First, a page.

Perhaps President Noynoy Aquino's brief visit to an estero near Malacanang a couple of days ago might have been a deliberate and symbolic act meant to get the Pasig River Rehabilitation Commission to really start doing its job.
Maybe it was also his way of signalling huge multinational corporations that operate on its banks to not only clean up their factory operations but also take more responsibility in ensuring their products do not end up polluting the Pasig River.
Then again, the only way to know for certain that his visit isn't just a publicity gimmick is if he follows this up with further action.
At a time of water shortages and worsening traffic conditions, a revived Pasig river may be the key to providing solutions.
Up until the 1940s and 1950s, the Pasig River was a vital transport route -- being the country's first highway, provider of food and potable water.
Right now, the river is mostly black as death and stinks of it too.
Years ago, when the Piso Para sa Pasig Movement of the Ramos Administration was getting some attention in the media, I was given the rather inglorious task of writing a short documentary about efforts to revive the river for then Office of the Press Secretary's weekly TV magazine.
Back then, the Presidential News Desk and friendly media were milling articles saying that efforts to revive the Pasig River was succeeding. Fish had returned, they said. The smell and sight of the river had improved a lot, they said.
Of course, with the RTVM office sitting right on the bank of Pasig River, I knew there was some truth to what was being claimed. But, then again, I also thought that the wonderful claims may have been embellished a bit.
So, after some initial hesitation, I eventually starting shooting video for the short documentary.
I was able to get my video crew on board one of the PSG river boats that patrolled the banks of the Pasig river. On that vessel, we were able to visit a pretty long stretch of the river and much to my surprise, only certain sections along the river really gave off the smell of sewerage. These were the sections where the banks had a pretty large squatter population, sections where esteros were feeding into the river, and sections where raw sewerage was pouring into the Pasig River (specially the one near Quinta Market Quiapo and near Binondo).
I expected that river sections near factories or industrial complexes would be blacker and stinkier, however, much to my surprise, it wasn't.
Based on the little that I observed, I was sort of convinced that households and commercial establishments contributed more to the pollution of the Pasig river than large companies that operated on its banks.
This view was supported years later by a study made by the Linaw Foundation, a USAID funded organization that helps communities build water sanitation facilities, that said that households and commercial establishments (rich and poor alike) contributed more significantly to water pollution than factories.
Recently, I got wind of an article where Unilever was brandishing its wonder water treatment facility that made water coming from its plant so clean that Kois could live in it.
In an article in Philippine Star titled "Green makes good business ", Unilever crows:
“We want to make sure that we’ll be able to grow our business without raising the impact of our operations on the environment, “ says Chito Macapagal, vice president for Corporate Affairs of Unilever Philippines. “Sustainability is the key here and by implementing such practices now, we achieve a two-fold mission – growing our business by bringing vitality to the lives of individuals and to the community.”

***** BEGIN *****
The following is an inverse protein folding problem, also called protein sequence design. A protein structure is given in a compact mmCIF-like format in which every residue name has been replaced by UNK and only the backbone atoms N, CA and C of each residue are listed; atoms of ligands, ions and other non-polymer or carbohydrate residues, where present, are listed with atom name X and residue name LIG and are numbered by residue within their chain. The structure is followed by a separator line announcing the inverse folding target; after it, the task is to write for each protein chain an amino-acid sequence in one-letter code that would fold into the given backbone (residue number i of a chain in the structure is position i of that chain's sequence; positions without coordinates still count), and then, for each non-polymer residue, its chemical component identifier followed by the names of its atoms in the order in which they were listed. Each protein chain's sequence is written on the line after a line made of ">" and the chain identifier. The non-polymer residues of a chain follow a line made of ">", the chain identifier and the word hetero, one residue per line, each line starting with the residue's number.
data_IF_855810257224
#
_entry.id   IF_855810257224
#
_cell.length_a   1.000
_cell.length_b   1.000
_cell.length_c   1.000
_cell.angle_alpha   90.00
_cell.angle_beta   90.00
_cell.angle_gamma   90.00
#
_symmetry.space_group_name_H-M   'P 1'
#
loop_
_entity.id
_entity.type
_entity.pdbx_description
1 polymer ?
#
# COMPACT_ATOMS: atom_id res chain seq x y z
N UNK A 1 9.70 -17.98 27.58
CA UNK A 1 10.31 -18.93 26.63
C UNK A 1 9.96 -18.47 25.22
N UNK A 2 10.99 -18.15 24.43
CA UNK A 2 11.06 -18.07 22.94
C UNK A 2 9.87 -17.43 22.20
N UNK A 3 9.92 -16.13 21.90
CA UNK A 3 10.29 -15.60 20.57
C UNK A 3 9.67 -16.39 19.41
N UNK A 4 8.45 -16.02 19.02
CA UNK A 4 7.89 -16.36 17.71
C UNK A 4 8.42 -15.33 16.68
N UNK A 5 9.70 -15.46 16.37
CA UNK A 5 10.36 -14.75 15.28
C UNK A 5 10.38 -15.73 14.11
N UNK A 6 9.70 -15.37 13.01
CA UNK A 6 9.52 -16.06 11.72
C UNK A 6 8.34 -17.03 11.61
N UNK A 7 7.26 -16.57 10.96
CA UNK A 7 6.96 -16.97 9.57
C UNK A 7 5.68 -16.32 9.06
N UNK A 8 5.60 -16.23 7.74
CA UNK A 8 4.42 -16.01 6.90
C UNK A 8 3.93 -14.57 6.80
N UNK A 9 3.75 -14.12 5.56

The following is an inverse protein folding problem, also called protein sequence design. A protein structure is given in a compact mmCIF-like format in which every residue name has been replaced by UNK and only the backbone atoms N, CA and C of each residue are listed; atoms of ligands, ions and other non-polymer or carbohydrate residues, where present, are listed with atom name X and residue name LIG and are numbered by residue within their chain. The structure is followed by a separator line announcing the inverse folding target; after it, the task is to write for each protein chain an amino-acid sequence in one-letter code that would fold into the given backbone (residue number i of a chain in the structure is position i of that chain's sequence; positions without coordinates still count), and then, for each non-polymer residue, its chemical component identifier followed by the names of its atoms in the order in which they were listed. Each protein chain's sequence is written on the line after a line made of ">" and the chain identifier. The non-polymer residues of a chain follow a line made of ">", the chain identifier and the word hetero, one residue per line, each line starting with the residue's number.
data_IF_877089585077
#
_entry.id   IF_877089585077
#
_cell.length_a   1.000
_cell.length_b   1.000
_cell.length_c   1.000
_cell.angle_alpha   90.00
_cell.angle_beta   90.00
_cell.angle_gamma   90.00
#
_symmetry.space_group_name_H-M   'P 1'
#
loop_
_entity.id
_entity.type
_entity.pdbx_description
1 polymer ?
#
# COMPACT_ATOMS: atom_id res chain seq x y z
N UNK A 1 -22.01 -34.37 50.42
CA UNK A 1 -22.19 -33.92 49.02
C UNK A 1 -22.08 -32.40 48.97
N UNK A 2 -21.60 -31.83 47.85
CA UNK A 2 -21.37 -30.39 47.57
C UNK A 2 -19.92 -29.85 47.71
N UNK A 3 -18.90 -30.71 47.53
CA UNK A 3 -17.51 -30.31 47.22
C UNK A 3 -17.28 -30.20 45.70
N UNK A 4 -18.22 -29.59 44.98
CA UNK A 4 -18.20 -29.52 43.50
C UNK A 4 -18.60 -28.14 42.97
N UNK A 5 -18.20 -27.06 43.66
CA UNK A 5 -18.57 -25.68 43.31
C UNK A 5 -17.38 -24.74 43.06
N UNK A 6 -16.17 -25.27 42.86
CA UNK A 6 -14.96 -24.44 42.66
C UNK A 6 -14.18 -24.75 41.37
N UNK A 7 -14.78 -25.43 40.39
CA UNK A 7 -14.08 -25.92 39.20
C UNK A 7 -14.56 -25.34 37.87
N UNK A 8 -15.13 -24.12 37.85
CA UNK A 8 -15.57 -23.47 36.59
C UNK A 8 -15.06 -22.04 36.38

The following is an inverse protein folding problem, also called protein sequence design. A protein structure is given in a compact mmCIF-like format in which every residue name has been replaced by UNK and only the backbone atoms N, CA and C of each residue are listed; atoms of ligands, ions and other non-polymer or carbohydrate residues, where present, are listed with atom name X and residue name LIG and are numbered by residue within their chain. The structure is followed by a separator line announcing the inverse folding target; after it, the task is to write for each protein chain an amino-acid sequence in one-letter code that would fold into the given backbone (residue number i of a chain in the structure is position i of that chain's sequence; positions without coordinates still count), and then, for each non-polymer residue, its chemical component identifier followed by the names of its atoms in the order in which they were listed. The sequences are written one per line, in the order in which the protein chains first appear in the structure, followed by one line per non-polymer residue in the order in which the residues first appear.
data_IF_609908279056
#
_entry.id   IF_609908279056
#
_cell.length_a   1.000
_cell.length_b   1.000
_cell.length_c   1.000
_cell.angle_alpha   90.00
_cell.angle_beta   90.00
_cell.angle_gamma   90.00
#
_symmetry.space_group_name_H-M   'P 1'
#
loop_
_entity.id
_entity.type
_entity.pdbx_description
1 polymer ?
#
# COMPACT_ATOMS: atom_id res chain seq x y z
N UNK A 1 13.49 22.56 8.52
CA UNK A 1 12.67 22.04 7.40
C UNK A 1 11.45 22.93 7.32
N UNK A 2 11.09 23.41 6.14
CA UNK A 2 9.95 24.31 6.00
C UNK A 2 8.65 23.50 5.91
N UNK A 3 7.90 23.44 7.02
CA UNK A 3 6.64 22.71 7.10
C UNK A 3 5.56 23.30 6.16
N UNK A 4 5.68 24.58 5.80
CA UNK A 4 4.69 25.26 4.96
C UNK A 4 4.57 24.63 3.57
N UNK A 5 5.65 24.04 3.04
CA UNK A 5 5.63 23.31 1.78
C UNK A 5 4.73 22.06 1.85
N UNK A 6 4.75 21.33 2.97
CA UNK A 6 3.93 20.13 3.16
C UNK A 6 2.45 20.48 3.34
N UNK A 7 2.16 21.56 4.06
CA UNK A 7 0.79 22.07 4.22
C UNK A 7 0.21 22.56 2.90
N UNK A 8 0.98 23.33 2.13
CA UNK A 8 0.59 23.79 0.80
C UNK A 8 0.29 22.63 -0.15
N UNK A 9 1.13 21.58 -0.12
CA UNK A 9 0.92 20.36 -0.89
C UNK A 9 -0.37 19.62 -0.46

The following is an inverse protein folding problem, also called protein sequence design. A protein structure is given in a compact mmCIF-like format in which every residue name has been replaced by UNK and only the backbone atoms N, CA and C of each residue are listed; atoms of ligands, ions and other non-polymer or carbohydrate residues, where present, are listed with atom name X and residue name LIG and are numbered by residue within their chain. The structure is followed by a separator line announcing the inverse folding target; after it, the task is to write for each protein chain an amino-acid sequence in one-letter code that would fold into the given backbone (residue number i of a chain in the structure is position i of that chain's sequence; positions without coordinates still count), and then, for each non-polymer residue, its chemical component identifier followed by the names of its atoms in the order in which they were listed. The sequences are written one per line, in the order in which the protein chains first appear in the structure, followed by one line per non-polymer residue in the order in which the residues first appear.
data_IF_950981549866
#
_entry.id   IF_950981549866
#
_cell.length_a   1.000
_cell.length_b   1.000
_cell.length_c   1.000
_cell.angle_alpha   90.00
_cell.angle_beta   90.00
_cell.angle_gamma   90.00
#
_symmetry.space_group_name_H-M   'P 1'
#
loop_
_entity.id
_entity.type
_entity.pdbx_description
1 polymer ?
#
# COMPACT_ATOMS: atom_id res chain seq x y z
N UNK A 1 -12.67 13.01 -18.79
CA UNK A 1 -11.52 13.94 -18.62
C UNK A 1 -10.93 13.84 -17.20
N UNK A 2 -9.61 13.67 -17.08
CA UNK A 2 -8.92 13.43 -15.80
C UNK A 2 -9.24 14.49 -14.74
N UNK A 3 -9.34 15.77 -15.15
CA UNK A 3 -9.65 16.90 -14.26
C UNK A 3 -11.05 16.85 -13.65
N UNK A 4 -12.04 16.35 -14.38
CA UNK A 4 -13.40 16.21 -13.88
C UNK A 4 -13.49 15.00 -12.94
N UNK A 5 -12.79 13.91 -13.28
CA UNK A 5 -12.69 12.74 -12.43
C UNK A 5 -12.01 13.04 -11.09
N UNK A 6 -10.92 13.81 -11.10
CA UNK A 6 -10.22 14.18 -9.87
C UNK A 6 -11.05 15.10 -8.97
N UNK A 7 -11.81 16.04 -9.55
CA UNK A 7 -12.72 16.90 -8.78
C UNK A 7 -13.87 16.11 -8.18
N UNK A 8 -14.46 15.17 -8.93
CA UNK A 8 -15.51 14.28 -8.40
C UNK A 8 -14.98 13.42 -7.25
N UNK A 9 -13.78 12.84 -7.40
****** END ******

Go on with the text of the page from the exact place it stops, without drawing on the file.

One notable effort is the company’s wastewater treatment facility in its manufacturing plant in Paco, Manila which has been in place since 1994. Wastewater from plant operations go through several processes – including a bath of germ-killing natural bacteria – to make sure that no toxic residue reaches the nearby 25-kilometer waterway which ultimately flows into the Pasig River. The whole system is so effective that the treated water also becomes the habitat of the company’s koi fish.This may be so, but it doesn't necessarily let Unilever off the hook.
Even as it makes a biggie out of how clean its factory operations are, it doesn't say anything about the damage done by the plastic sachets of its products -- a significant amount of which ends up clogging drains and esteros.
This article on Pasig River Avenger talks about the sachet problem more fully:
Today, leading consumer goods manufacturers Unilever, Procter & Gamble and Nestle have saturated market shelves with their products in plastic sachets and pouches.
Sadly, the sachet revolution not only filled our shelves but also landfills, waterways and other places where they are dumped, clogging drainage facilities ad triggering massive environmental damage like floods.
Just remember Ondoy last year and the massive flooding it caused, blamed largely on clogged drains.
Yes, products in sachets are answers to the deteriorating purchasing power of people, (though the same is disputed by economists and business analysts) and manufacturers have the right earn profits by supplying that need, which they have been doing for many years now.
But how about the moral obligation of being more active in helping clean up the mess caused by the proliferation of their products in sachet?
Globally, there have been mounting calls for giant consumer goods manufacturers like Unilever, Nestle and Procter & Gamble to help in the clean up, but sadly, all we ever got were press releases, publicity stunts and other short term gimmicks meant to silence the issue.
Behind their glitzy gimmicks and other programs, sadly, the problem of mounting piles of plastic sachets in our dumps is still there.The thing is, will Unilever get out of the lucrative sachet market in order to maintain its claims of being a protector of the environment?